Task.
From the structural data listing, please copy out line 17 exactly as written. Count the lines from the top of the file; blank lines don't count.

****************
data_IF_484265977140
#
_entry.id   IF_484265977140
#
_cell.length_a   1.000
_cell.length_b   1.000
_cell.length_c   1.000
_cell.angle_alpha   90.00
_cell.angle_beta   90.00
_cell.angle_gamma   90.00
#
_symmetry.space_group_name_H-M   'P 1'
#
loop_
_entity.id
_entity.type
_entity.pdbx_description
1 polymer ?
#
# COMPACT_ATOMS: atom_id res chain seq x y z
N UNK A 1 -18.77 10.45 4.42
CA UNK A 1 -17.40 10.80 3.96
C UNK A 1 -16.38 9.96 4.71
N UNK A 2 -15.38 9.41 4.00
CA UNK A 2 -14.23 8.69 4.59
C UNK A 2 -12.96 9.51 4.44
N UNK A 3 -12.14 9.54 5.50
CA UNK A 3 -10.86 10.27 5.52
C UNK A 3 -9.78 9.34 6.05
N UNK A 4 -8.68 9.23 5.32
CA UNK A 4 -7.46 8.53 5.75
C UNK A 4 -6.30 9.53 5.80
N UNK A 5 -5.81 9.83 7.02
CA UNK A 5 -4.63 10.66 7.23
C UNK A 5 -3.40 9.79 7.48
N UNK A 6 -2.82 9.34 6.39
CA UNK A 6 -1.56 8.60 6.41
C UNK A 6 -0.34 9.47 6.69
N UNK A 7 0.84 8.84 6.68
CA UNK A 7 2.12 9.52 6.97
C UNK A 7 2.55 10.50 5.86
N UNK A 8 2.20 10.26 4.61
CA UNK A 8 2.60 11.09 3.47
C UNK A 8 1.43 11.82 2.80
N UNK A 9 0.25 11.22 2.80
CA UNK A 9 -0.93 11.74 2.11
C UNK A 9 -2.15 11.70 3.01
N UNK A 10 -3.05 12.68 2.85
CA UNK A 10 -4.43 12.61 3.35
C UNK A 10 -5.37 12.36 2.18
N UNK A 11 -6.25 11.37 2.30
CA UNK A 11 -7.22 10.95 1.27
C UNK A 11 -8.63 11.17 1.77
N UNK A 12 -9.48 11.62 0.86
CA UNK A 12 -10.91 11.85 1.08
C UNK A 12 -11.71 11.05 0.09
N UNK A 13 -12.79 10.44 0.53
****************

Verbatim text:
_entity.pdbx_description